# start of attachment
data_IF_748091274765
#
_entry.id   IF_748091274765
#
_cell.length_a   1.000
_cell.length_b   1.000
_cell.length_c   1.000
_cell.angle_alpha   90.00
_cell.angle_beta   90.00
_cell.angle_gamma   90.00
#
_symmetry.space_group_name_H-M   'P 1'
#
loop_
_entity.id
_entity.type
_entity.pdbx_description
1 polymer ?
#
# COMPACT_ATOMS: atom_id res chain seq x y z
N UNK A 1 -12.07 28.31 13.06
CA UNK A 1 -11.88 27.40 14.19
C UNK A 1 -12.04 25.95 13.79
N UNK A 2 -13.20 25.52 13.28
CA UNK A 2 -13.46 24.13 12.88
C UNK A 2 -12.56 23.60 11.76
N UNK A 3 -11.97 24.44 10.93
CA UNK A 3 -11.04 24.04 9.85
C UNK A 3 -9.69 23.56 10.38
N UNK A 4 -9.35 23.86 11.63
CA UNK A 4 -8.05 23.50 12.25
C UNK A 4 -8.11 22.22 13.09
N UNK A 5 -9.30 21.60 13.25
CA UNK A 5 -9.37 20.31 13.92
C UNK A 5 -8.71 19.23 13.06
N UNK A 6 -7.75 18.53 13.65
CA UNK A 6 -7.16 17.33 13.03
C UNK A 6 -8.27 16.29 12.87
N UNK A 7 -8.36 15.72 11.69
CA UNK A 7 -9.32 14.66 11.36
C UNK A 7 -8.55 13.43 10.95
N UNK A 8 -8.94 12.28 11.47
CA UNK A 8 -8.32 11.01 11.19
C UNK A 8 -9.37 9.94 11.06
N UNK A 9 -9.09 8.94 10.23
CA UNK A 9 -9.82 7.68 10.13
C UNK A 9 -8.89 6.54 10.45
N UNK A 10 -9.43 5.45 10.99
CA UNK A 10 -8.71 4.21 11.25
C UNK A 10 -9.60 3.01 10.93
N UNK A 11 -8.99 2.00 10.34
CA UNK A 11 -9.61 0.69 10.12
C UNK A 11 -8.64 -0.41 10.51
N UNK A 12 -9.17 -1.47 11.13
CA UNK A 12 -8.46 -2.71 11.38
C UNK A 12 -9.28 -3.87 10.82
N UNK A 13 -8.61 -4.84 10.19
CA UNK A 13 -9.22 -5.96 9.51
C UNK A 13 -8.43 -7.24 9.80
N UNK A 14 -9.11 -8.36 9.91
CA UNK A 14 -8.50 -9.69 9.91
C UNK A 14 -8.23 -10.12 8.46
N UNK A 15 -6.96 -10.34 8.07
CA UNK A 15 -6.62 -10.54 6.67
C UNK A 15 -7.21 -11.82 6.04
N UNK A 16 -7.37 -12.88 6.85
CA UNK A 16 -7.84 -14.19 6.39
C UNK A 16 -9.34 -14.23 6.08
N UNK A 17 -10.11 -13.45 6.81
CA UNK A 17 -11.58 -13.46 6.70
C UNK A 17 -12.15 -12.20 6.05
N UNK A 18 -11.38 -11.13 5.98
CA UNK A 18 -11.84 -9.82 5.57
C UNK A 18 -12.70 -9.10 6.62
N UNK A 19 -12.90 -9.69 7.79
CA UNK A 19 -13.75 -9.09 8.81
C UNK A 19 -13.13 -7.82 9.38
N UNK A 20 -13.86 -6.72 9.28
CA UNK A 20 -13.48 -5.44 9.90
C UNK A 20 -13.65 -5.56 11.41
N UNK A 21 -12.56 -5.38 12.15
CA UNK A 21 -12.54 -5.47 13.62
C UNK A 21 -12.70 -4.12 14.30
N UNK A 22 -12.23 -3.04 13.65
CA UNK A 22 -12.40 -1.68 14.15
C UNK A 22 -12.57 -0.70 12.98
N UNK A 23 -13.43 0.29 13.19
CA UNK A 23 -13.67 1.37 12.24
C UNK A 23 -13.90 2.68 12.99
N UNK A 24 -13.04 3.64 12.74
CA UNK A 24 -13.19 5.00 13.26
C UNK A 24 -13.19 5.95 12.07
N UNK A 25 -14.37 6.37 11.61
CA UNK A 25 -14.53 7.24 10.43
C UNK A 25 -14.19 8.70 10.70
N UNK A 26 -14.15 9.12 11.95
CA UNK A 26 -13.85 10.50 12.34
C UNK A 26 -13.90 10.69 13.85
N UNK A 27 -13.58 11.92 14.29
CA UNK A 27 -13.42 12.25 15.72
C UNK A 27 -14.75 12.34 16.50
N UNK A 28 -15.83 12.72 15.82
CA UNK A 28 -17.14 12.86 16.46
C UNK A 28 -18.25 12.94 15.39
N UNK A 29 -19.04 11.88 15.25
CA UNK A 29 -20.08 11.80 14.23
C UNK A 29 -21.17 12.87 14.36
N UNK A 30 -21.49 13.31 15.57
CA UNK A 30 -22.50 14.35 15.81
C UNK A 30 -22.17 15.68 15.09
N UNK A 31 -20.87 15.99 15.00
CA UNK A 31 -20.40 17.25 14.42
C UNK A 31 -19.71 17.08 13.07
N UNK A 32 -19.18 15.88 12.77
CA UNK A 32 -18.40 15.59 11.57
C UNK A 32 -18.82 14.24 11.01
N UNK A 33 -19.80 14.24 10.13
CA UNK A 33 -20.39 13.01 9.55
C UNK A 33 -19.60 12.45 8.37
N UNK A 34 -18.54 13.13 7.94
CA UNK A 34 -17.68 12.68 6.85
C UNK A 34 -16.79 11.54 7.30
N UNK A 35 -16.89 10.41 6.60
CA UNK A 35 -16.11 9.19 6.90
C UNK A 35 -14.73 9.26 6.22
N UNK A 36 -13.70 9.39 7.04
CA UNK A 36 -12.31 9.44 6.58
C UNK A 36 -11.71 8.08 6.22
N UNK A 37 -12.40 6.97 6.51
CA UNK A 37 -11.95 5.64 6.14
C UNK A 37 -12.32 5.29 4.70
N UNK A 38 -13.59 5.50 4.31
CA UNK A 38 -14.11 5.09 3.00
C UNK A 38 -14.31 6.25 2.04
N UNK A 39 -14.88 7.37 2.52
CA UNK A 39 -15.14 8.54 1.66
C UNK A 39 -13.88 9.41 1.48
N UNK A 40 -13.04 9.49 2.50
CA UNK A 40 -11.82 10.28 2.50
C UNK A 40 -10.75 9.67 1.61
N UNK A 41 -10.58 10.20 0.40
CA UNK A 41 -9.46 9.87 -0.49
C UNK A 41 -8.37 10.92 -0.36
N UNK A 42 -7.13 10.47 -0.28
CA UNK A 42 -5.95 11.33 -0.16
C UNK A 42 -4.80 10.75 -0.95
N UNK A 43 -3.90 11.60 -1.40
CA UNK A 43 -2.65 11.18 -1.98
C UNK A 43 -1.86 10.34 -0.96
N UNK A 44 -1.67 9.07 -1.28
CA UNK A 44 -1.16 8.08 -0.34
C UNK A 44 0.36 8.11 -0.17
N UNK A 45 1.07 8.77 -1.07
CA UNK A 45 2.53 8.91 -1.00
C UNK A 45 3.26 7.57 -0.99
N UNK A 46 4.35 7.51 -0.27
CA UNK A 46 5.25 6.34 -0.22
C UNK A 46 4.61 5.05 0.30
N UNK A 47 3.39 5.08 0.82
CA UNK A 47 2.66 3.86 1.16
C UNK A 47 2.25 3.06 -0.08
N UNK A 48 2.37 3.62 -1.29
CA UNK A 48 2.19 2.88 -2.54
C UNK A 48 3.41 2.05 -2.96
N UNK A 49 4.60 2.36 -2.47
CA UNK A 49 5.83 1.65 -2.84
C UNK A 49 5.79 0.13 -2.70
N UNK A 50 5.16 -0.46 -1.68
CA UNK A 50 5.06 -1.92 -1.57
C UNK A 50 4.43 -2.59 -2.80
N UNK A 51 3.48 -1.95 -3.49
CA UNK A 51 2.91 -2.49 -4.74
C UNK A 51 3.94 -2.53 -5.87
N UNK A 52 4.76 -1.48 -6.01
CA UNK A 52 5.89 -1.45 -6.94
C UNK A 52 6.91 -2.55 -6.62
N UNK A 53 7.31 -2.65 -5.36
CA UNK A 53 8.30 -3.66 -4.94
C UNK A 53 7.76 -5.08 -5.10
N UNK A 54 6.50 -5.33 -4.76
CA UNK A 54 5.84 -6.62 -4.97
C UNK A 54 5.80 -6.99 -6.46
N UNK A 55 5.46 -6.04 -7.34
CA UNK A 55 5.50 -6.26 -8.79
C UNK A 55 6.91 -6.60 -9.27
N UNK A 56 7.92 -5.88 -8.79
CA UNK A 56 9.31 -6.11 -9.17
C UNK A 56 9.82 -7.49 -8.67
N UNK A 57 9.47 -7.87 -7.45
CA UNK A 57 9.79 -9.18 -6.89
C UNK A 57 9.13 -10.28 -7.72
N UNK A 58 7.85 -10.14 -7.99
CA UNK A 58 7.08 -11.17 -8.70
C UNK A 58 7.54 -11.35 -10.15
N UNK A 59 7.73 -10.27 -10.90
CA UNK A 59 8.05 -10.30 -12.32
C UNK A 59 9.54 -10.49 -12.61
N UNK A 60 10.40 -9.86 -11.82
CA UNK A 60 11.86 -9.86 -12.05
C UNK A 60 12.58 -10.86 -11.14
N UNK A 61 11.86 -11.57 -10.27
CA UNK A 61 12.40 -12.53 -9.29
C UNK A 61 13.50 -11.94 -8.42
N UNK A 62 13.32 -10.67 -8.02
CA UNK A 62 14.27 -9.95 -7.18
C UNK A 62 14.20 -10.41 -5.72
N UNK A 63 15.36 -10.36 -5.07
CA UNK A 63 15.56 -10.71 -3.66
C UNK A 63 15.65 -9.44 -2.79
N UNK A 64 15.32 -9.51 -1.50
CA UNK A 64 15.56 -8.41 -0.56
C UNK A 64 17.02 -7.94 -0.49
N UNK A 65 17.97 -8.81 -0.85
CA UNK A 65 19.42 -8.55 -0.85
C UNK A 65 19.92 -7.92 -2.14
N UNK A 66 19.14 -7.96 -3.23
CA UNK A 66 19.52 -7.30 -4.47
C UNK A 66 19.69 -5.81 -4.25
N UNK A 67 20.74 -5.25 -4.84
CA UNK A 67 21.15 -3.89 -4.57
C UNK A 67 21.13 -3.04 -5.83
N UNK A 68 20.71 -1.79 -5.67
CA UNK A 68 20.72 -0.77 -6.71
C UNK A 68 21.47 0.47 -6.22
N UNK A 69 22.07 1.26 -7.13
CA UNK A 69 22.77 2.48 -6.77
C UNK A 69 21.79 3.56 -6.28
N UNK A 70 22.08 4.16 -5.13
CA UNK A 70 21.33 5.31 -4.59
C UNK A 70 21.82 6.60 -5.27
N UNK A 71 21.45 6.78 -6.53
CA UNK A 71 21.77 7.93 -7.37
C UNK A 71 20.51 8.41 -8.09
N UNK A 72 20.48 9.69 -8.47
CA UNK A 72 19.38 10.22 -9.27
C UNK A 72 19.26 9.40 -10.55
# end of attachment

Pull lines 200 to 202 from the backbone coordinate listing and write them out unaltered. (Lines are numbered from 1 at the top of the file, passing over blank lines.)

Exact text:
C UNK A 60 12.58 -10.86 -11.14
N UNK A 61 11.86 -11.57 -10.27
CA UNK A 61 12.40 -12.53 -9.29